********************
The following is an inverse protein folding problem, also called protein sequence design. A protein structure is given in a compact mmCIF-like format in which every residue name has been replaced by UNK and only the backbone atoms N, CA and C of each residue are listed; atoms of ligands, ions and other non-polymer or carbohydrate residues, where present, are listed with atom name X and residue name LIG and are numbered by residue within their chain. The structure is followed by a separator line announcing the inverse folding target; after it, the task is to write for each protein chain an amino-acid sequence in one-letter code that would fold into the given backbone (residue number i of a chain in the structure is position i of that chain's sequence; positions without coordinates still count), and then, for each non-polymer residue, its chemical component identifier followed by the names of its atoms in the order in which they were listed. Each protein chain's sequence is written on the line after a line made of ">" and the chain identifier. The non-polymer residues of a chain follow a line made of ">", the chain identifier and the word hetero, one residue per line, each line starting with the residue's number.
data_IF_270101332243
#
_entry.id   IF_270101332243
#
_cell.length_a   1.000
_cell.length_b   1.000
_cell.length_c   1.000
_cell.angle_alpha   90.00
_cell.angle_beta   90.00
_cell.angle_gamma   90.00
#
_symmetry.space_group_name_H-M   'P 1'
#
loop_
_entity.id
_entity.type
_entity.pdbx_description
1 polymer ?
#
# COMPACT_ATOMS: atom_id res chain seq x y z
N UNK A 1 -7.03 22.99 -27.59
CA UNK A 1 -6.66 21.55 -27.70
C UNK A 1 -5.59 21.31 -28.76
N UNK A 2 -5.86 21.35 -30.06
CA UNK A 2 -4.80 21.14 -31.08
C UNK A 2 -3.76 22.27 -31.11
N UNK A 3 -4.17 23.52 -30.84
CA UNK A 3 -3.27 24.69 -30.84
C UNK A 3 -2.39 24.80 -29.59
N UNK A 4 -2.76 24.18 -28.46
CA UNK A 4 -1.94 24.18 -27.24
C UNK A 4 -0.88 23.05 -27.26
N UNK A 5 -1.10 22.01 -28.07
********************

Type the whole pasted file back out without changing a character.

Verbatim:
The following is an inverse protein folding problem, also called protein sequence design. A protein structure is given in a compact mmCIF-like format in which every residue name has been replaced by UNK and only the backbone atoms N, CA and C of each residue are listed; atoms of ligands, ions and other non-polymer or carbohydrate residues, where present, are listed with atom name X and residue name LIG and are numbered by residue within their chain. The structure is followed by a separator line announcing the inverse folding target; after it, the task is to write for each protein chain an amino-acid sequence in one-letter code that would fold into the given backbone (residue number i of a chain in the structure is position i of that chain's sequence; positions without coordinates still count), and then, for each non-polymer residue, its chemical component identifier followed by the names of its atoms in the order in which they were listed. Each protein chain's sequence is written on the line after a line made of ">" and the chain identifier. The non-polymer residues of a chain follow a line made of ">", the chain identifier and the word hetero, one residue per line, each line starting with the residue's number.
data_IF_270101332243
#
_entry.id   IF_270101332243
#
_cell.length_a   1.000
_cell.length_b   1.000
_cell.length_c   1.000
_cell.angle_alpha   90.00
_cell.angle_beta   90.00
_cell.angle_gamma   90.00
#
_symmetry.space_group_name_H-M   'P 1'
#
loop_
_entity.id
_entity.type
_entity.pdbx_description
1 polymer ?
#
# COMPACT_ATOMS: atom_id res chain seq x y z
N UNK A 1 -7.03 22.99 -27.59
CA UNK A 1 -6.66 21.55 -27.70
C UNK A 1 -5.59 21.31 -28.76
N UNK A 2 -5.86 21.35 -30.06
CA UNK A 2 -4.80 21.14 -31.08
C UNK A 2 -3.76 22.27 -31.11
N UNK A 3 -4.17 23.52 -30.84
CA UNK A 3 -3.27 24.69 -30.84
C UNK A 3 -2.39 24.80 -29.59
N UNK A 4 -2.76 24.18 -28.46
CA UNK A 4 -1.94 24.18 -27.24
C UNK A 4 -0.88 23.05 -27.26
N UNK A 5 -1.10 22.01 -28.07